Medical waste

by Robin Huiras

Most people do not consider the health care industry to be a cause of pollution, especially toxins which contribute to illness.
However, the Environmental Protection Agency has identified the incineration of medical waste, specifically plastics — including IV bags, mattress covers and surgical gloves containing polyvinyl chloride — as the leading source of dioxins in the environment.
“Our purpose is to prevent health problems,” said Carol Johnson, a Women’s Cancer Resource Center board member. “The Hippocratic oath health care professionals take first states ‘do no harm.'”
Addressing this seemingly contradictory situation, 12 health care and environmental organizations sponsored the conference, “First, Do No Harm: Preventing Pollution in Health Care Facilities,” Wednesday at the Sheraton Midway in St. Paul.
Increasing awareness and discussing alternatives to PVC incineration were among the topics discussed.
Technology creates new problems that need to be dealt with as they emerge, said Ed Ehlinger, director of Boynton Health Service, who spoke at the event. “It is a constant redefinition of the unacceptable.”
Boynton produces and disposes of infectious waste by incineration. However, officials are in the process of looking at Boynton’s waste streams to find better products to purchase, Ehlinger said.
Described and documented about 10 years ago by the EPA as a known carcinogen, health problems caused by dioxins include cancer, immune system failure, developmental defects and hormone disruption. Dioxins mimic hormones found naturally in the body; they disrupt and overload the endocrine system which affects reproduction.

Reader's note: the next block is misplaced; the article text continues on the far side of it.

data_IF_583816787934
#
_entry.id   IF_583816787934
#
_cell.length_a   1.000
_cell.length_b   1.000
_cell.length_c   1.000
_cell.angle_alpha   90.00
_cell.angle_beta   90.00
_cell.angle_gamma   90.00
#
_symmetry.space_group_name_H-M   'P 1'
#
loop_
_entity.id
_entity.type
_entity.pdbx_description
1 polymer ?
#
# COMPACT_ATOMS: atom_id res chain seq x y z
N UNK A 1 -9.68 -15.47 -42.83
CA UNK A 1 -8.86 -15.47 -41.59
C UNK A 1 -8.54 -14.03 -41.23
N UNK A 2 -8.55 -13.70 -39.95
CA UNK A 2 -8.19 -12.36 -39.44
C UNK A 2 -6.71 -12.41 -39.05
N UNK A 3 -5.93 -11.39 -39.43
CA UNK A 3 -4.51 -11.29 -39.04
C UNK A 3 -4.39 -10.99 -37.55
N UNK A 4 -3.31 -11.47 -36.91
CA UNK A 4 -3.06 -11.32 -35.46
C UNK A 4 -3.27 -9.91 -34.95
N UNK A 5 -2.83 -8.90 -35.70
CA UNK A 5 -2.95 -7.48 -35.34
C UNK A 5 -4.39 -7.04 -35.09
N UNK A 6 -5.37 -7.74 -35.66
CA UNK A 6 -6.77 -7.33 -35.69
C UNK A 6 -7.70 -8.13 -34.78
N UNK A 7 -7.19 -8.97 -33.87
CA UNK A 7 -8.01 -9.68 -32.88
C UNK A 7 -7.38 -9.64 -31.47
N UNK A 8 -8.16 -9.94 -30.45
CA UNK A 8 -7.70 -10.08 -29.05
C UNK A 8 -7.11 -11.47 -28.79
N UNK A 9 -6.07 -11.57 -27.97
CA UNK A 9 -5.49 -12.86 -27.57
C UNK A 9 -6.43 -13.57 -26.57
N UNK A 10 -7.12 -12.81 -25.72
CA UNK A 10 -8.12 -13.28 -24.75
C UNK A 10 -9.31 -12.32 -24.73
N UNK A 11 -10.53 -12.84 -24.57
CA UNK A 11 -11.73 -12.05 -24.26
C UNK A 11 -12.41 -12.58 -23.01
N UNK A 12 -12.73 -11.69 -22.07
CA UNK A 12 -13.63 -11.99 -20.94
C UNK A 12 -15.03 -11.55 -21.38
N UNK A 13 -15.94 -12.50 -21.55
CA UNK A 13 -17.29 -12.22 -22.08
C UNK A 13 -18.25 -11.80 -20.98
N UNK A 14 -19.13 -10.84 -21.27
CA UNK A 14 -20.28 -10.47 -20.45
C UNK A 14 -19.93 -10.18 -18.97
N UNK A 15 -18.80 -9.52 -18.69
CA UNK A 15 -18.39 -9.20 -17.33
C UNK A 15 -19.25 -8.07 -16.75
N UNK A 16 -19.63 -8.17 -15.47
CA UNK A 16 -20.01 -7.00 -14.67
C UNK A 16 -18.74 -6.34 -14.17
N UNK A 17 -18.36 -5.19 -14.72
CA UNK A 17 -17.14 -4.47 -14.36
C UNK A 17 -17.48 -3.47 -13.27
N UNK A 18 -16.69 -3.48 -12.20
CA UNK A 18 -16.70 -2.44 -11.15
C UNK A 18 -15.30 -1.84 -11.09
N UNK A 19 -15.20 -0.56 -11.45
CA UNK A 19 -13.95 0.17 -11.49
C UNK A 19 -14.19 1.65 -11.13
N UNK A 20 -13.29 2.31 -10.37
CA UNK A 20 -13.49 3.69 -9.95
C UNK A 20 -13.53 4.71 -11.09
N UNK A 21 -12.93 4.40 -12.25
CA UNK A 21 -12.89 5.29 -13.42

When burned, the noxious dioxins in PVCs are released into the atmosphere. Entering the food chain, they lie in the fatty material in many animals which humans consume. According to the EPA, 90 percent of human exposure to dioxins is through food sources.
The EPA also estimates that humans consume more than 300 times the accepted amount of dioxins on a daily basis.
“The average American has already reached the maximum level of dioxin exposure without experiencing detrimental effects,” Johnson said.
Items containing PVCs abound in the medical industry: blood bags, tubing, oxygen tents, breathing masks and packaging materials all contribute to the problem. Reducing the amount of PVC items hospitals use and incinerate would decrease the amount of dioxins in the air.
“Materials which eventually biodegrade would not pose a problem later on,” said Vincent Garry, professor of laboratory medicine and pathology. Alternative polycarbonate plastics or materials derived from grain may be viable solutions.
Johnson said a commitment on the part of medical facilities to purchase alternative plastics is one goal of the conference. She added that these products often cost less than the PVC products.
Health Care Without Harm, a national coalition of health organizations, will talk to Boynton staff in early November to look at possible alternatives and costs, Ehlinger said. Boynton buys products through regular University purchasing and is not contractually obligated to any vendors, making the purchase of other forms of plastics possible.
Conference officials also noted that medical facilities need to decrease the amount of incinerated waste. The Centers for Disease Control released a report stating hospitals burn roughly 75 percent to 100 percent of their infectious waste. However, a mere 2 percent of this waste needs to be burned to maintain public safety.
“Most PVC disposal has been in the form of incineration because of the risk of infection,” said Ian Greaves, associate dean of the University’s School of Public Health. Distinguishing between infectious and non-infectious waste is key in reducing the amounts of material needing to be burned, he said.
Incinerating infected materials is not necessarily bad technology; it is a reasonable way of disposal and preferable to sending the material to a landfill, Greaves said. However, environmentally friendly materials need to be found.
Sterilizing toxic materials presents another alternative. This process, called autoclaving, requires steaming waste at extremely high temperatures.
The University does not burn the infectious waste produced by Fairview and Boynton on campus. Transported by Facilities Management to a loading dock, a private contractor delivers barrels of waste to a commercial facility to be autoclaved or incinerated, said Fay Thompson, the University’s director of environmental health and safety.